It was 232 years ago when the Constitutional Convention in Philadelphia started in earnest and the first votes were taken at what is now called Independence Hall.
The delegates who gathered in Philadelphia on May 25, 1787 knew they were there for an important reason – the system of federal and state government under the Articles of Confederation was simply not working.
It was a financial disaster and barred the United States of America from having a global presence as a nation or trade partner.
But it’s doubtful that even the most farsighted of delegates, including James Madison and Alexander Hamilton, could have predicted how long the Constitution would last and how far-reaching it would become as a global blueprint for representative democratic government.
The first day began when a quorum of seven state delegations was reached. (The original start date for the convention was May 14, but travel and other problems delayed the Convention’s start.)
There were actually delegates from nine states in the room, but Massachusetts and Georgia only had one delegate each and couldn’t form official delegations.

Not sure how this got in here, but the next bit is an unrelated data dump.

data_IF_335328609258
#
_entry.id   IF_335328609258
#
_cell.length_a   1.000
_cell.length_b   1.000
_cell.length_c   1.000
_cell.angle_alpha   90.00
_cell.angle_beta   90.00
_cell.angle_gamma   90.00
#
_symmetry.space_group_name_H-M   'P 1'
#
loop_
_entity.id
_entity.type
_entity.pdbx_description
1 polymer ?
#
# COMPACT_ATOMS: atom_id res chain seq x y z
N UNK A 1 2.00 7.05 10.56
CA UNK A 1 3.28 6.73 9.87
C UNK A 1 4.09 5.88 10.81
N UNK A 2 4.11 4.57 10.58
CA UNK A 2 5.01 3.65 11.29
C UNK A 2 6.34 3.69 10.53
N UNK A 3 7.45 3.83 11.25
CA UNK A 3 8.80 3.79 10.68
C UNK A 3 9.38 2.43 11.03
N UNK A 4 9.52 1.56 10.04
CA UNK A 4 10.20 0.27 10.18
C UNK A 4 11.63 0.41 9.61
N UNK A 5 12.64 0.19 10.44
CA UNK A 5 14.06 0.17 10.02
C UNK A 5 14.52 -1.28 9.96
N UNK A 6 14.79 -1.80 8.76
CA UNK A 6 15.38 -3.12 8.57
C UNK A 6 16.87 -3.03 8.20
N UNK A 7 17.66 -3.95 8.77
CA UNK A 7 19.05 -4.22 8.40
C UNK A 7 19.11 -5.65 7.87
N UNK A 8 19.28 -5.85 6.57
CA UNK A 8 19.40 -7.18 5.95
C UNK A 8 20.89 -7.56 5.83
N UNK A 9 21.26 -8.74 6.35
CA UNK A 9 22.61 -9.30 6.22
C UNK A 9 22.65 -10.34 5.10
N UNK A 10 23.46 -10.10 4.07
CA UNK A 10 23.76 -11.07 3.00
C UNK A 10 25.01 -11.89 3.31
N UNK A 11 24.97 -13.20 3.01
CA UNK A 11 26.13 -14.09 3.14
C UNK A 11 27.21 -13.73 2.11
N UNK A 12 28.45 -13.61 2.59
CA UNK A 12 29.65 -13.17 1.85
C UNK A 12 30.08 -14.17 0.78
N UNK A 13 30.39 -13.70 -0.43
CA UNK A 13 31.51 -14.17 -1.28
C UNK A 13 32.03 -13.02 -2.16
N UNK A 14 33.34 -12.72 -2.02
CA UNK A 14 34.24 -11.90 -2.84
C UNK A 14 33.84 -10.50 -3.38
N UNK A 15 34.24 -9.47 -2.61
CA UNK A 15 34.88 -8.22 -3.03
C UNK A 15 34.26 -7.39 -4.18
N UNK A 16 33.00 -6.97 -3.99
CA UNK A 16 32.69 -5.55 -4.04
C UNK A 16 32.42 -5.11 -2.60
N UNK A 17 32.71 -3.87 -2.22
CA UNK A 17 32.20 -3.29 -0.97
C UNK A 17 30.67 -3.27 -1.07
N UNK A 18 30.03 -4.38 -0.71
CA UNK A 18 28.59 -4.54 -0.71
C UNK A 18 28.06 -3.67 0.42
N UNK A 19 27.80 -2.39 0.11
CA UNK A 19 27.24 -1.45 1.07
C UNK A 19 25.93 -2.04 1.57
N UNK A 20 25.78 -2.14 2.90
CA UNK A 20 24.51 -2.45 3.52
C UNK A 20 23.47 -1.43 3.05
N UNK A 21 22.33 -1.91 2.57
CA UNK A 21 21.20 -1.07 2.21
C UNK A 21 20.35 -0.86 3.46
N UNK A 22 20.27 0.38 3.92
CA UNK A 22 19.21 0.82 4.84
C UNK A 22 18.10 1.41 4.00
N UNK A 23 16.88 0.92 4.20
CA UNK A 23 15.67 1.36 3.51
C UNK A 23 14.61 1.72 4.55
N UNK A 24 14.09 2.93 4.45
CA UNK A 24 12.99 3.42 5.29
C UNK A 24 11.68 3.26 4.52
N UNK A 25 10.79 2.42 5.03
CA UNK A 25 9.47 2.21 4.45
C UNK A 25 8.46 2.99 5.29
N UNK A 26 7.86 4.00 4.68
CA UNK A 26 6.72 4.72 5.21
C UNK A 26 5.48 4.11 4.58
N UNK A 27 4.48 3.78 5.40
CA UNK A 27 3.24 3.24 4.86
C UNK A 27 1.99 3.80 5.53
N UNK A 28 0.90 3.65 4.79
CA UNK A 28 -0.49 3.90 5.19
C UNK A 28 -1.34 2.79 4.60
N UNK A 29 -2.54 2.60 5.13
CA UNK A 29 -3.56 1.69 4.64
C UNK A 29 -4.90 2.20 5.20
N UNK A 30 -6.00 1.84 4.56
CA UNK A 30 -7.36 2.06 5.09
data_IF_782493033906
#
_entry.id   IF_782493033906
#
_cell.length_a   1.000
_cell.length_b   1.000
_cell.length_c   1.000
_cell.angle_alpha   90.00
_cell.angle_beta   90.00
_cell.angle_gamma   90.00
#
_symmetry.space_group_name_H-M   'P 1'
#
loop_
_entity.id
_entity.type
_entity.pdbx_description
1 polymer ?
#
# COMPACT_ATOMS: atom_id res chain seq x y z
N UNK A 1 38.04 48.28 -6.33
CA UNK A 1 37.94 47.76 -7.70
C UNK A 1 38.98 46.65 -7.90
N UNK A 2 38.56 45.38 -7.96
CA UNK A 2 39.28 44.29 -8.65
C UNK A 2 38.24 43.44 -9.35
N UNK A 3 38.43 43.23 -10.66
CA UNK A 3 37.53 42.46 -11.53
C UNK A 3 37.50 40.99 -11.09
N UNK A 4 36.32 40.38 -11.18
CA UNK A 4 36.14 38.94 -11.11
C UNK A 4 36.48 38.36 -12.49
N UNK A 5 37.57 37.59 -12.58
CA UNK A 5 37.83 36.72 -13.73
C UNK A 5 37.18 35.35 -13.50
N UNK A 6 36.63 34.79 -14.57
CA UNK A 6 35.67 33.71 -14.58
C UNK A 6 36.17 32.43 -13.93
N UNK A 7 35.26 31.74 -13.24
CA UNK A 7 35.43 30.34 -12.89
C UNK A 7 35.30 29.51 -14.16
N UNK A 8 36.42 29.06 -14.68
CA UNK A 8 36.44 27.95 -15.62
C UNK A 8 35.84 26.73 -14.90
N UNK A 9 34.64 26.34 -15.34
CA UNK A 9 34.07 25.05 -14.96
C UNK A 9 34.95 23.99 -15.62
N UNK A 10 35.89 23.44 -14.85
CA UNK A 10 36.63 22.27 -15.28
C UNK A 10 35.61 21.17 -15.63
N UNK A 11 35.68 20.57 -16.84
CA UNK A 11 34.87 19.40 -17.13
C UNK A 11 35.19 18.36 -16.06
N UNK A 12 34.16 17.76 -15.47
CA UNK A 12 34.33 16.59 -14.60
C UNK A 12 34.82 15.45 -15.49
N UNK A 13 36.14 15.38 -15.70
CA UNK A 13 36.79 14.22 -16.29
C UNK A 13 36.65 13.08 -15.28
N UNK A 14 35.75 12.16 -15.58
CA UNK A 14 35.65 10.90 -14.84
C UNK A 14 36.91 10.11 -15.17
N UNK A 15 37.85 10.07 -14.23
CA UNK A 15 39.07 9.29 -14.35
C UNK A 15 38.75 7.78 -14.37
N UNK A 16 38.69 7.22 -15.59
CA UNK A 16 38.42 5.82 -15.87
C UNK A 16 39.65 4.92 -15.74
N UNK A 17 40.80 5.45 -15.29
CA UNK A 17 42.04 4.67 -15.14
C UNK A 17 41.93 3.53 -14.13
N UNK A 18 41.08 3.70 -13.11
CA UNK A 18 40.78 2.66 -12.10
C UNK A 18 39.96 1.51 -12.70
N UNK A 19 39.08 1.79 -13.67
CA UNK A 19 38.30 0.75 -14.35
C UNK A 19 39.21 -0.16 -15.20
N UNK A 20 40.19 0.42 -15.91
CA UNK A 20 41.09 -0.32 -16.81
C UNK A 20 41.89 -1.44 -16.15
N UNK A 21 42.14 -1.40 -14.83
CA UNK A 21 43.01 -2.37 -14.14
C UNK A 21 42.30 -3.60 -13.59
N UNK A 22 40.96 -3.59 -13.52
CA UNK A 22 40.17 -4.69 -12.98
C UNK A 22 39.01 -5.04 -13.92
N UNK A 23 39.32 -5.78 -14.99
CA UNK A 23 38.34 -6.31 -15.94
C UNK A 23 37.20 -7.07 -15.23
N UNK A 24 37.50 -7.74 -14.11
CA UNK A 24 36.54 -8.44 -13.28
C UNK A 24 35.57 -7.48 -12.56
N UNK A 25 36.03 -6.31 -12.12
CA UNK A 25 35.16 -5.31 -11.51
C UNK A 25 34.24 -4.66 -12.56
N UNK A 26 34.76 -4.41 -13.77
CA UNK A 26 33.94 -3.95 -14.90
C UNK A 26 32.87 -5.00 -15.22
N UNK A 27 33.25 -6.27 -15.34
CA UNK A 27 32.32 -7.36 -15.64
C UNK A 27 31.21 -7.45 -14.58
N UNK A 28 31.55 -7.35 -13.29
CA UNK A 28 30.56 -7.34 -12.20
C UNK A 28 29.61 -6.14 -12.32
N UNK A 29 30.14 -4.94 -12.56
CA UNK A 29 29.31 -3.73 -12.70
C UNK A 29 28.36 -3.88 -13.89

In addition to establishing a quorum, three other measures were taken. First, George Washington was picked to preside over the Convention.
Then, William Jackson defeated William Temple Franklin, the grandson of Ben Franklin, in the first contested vote of the Convention, to be named as its secretary. (Ben Franklin was ill and not at the session on May 25.)
And finally, a three-man group was picked to draw up the rules for the Convention: Charles Pinckney, Alexander Hamilton and George Wythe.
According to James Madison’s notes, among the other delegates in the room were James Wilson, Rufus King, Robert Morris, Gouverneur Morris, George Read, George Mason, and Charles Cotesworth Pinckney. The debate over the rules would start on May 28, the first day that Ben Franklin arrived at the Convention.